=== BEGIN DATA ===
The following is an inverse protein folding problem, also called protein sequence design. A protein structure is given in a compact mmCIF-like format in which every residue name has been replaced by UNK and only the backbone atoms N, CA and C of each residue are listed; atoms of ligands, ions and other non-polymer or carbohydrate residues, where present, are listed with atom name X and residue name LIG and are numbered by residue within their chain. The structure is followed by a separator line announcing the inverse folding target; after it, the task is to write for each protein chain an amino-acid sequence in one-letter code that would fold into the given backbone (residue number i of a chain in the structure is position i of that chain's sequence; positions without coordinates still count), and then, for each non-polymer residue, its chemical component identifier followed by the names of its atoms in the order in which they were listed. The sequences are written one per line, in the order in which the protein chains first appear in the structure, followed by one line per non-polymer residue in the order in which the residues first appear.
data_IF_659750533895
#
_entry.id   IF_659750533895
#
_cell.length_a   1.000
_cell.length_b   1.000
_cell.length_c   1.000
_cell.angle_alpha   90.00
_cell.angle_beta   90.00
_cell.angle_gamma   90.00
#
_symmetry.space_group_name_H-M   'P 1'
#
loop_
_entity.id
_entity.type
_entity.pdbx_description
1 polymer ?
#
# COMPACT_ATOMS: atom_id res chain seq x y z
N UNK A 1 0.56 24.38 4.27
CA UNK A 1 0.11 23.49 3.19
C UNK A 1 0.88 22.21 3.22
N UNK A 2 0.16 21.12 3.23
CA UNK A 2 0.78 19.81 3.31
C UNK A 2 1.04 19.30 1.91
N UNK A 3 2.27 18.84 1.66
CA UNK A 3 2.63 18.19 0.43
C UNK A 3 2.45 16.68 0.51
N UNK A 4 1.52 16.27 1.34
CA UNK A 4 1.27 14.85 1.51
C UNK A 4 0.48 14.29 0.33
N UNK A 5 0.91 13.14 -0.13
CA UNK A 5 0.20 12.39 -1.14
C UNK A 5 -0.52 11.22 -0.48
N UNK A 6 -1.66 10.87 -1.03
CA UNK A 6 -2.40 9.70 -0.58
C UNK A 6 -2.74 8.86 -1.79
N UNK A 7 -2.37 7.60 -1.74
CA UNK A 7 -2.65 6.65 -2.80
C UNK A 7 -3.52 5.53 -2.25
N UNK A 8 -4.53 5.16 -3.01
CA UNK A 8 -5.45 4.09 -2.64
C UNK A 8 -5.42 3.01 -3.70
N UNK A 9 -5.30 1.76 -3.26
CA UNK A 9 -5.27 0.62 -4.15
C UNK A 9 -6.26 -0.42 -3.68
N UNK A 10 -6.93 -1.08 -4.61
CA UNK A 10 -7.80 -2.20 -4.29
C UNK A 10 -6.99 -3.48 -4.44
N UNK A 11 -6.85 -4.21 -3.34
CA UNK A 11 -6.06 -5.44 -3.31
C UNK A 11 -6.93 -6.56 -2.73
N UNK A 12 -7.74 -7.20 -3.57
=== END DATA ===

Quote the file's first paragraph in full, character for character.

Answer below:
The following is an inverse protein folding problem, also called protein sequence design. A protein structure is given in a compact mmCIF-like format in which every residue name has been replaced by UNK and only the backbone atoms N, CA and C of each residue are listed; atoms of ligands, ions and other non-polymer or carbohydrate residues, where present, are listed with atom name X and residue name LIG and are numbered by residue within their chain. The structure is followed by a separator line announcing the inverse folding target; after it, the task is to write for each protein chain an amino-acid sequence in one-letter code that would fold into the given backbone (residue number i of a chain in the structure is position i of that chain's sequence; positions without coordinates still count), and then, for each non-polymer residue, its chemical component identifier followed by the names of its atoms in the order in which they were listed. The sequences are written one per line, in the order in which the protein chains first appear in the structure, followed by one line per non-polymer residue in the order in which the residues first appear.